Self-compression in mammography did not interfere with image quality and was associated with less discomfort in a 548-patient randomized trial, researchers reported.
Mean breast thickness with compression — the trial’s primary outcome measure — did not differ significantly between patients assigned to self-compression versus those undergoing the standard radiographer-performed kind, reported Philippe Henrot, MD, of Institut de Cancérologie de Lorraine Alexis Vautrin in France, and colleagues in JAMA Internal Medicine.
With a mean difference of 0.17 mm and a 95% confidence interval of −∞ to 1.89 mm, self-compression met the prespecified criterion for noninferiority, which was an upper limit to confidence interval of 3 mm.
For the four mammographic views, mean compression force was higher with self-compression than in the control group, which might suggest more discomfort. But self-reported pain scores were lower in the self-compression group (median score 2 vs 3 on a 10-point scale, P=0.009), and scores on the Mammography Questionnaire (addressing multiple components of patient satisfaction) did not differ significantly on any domain.
Henrot and colleagues noted that discomfort during conventional mammography is a factor in many women’s reluctance to undergo screening, although the researchers stopped short of calling self-compression a definitive solution. Instead, they concluded that it could be an option “for women who want to take an active role in their breast examination.”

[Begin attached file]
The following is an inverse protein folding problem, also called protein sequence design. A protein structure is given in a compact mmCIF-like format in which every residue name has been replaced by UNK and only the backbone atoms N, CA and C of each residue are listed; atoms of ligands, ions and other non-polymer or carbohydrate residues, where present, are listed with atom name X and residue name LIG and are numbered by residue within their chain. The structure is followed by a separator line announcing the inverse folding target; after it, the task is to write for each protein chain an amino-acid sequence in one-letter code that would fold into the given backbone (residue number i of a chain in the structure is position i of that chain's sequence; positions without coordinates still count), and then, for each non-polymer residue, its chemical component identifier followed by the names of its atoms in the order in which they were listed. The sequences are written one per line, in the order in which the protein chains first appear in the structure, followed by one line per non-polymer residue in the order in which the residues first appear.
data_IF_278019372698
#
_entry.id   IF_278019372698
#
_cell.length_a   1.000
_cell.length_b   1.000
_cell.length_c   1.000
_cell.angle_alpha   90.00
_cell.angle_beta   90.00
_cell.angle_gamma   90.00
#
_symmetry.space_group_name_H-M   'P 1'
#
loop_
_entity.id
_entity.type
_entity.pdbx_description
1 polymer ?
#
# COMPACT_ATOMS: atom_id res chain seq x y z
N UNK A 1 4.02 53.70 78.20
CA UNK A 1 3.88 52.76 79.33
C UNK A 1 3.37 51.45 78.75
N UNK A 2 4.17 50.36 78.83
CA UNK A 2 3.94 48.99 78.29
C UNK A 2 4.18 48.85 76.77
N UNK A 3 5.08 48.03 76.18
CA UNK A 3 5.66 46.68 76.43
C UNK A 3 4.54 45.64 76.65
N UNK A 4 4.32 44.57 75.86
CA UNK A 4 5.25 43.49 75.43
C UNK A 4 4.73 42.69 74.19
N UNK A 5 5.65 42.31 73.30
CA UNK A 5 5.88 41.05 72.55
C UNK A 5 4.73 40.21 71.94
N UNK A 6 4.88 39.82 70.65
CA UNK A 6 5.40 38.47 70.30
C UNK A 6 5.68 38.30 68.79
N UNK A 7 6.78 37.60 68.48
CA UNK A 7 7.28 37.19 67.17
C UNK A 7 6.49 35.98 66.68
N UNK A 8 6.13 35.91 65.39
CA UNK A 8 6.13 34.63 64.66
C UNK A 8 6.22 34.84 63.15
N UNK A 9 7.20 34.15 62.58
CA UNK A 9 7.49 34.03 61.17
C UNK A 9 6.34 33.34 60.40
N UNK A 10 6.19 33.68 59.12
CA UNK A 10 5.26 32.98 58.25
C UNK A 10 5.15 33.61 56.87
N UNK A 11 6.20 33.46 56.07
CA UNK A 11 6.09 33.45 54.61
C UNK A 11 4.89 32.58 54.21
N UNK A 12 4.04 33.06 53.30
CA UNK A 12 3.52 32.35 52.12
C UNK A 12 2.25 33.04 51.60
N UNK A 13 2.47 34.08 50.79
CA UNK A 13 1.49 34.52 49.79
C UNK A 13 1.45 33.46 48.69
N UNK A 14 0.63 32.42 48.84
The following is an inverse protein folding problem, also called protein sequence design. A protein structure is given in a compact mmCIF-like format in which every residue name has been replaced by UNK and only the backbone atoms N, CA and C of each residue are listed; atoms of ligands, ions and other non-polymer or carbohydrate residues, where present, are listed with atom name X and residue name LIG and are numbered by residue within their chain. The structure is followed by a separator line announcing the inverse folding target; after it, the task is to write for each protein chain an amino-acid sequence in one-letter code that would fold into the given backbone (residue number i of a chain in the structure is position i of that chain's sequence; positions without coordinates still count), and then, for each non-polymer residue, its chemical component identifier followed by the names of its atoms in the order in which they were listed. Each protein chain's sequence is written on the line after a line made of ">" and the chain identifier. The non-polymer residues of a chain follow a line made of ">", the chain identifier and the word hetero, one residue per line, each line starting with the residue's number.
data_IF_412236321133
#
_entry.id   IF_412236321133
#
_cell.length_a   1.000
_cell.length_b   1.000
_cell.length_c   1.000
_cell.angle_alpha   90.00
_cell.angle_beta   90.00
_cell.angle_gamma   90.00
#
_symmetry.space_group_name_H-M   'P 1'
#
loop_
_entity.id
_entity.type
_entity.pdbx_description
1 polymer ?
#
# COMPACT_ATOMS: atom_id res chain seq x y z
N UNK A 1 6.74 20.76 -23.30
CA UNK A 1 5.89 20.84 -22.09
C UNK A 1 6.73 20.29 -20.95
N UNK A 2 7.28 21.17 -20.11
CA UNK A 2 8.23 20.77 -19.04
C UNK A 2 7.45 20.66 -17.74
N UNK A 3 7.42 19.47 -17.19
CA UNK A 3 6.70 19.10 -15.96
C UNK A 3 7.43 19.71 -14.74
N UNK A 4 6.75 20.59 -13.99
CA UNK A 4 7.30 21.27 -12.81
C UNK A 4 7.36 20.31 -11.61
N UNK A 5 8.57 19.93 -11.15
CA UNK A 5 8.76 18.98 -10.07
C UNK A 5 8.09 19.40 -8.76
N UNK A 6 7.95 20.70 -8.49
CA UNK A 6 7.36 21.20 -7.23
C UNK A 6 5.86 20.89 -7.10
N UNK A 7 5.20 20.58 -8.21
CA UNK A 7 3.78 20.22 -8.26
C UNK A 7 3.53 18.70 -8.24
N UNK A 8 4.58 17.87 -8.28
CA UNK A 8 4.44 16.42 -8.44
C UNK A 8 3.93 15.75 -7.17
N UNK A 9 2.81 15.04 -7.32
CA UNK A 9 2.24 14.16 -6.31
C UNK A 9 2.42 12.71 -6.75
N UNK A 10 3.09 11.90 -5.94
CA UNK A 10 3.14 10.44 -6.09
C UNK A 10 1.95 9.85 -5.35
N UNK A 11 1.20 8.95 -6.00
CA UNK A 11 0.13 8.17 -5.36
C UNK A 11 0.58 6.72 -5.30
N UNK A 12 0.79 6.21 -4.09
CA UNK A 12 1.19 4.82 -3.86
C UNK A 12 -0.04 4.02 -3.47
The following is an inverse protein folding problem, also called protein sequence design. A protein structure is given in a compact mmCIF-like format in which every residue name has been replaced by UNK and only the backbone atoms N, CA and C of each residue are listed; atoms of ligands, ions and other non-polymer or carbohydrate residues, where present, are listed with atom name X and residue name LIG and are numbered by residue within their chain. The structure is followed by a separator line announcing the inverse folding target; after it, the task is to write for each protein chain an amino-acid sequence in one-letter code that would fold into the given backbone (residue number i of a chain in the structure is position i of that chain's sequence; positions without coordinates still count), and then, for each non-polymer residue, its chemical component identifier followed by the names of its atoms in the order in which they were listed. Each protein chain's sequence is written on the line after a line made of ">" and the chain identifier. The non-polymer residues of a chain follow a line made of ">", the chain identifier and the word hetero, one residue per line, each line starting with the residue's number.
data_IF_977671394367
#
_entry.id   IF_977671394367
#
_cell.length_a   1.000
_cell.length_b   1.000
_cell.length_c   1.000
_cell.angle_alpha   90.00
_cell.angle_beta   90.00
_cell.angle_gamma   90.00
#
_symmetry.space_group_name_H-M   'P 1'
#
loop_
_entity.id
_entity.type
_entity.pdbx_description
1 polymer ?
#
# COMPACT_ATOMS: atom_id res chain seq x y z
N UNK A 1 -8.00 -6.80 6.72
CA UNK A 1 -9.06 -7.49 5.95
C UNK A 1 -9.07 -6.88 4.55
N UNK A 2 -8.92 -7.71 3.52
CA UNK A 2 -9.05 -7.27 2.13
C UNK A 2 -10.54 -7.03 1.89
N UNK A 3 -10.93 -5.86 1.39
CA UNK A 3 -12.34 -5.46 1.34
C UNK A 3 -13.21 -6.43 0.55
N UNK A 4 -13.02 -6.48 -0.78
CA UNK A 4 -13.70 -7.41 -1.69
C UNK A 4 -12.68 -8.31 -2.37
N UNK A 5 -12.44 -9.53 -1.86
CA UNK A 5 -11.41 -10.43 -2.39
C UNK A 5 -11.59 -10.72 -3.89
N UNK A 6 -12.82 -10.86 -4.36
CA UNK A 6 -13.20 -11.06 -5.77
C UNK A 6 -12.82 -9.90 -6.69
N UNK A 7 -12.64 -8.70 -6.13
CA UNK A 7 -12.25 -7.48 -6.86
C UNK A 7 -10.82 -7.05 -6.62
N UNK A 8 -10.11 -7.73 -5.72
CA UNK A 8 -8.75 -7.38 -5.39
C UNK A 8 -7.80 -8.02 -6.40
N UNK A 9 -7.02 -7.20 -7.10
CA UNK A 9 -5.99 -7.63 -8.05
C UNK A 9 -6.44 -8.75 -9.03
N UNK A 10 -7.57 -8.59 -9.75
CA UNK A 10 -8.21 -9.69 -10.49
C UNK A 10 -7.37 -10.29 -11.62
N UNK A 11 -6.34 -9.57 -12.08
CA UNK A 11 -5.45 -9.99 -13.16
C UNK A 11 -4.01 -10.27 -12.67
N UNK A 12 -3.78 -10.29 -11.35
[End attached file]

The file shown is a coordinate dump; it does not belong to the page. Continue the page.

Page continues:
As of now, there are no standards or guidelines to describe the optimal breast compression method, although compression is considered a key element in image quality. European guidelines suggest that compression should be both tolerable and firm, while the U.S. Mammography Quality Standards Act emphasizes that “compression shall be between 111 and 200 N,” the study authors highlighted.
A number of techniques have been suggested to limit compression pain or discomfort. The mechanical approach relies on devices that are designed to stop the compression at a certain threshold and assesses the ratio of force variation over thickness variation. However, this approach does not take into consideration the nonhomogeneity of the breast, and without evenly compressing the entire breast, the compression could primarily apply to the pectoral muscle in the mediolateral oblique view, Henrot and colleagues emphasized.
A new approach looks specifically at the ratio of compression force over contact area to analyze the pressure. Based on the individual breast plasticity and morphologic structure, this technique could provide uniformity with regard to the amount of compression, the investigators noted. “Improving the design of compression paddles (for example, using flexible devices) could also decrease discomfort. However, a preliminary study indicates that a flexible compression paddle could move breast tissue from the detector area at the chest wall side,” the researchers wrote.
Prior studies examined another option in which women control their breasts’ compression by having the radiographer compress one breast, while the woman compresses the other breast. Women were more likely to be satisfied with self-compression and didn’t experience as much pain; image quality did not decrease, Henrot and colleagues said.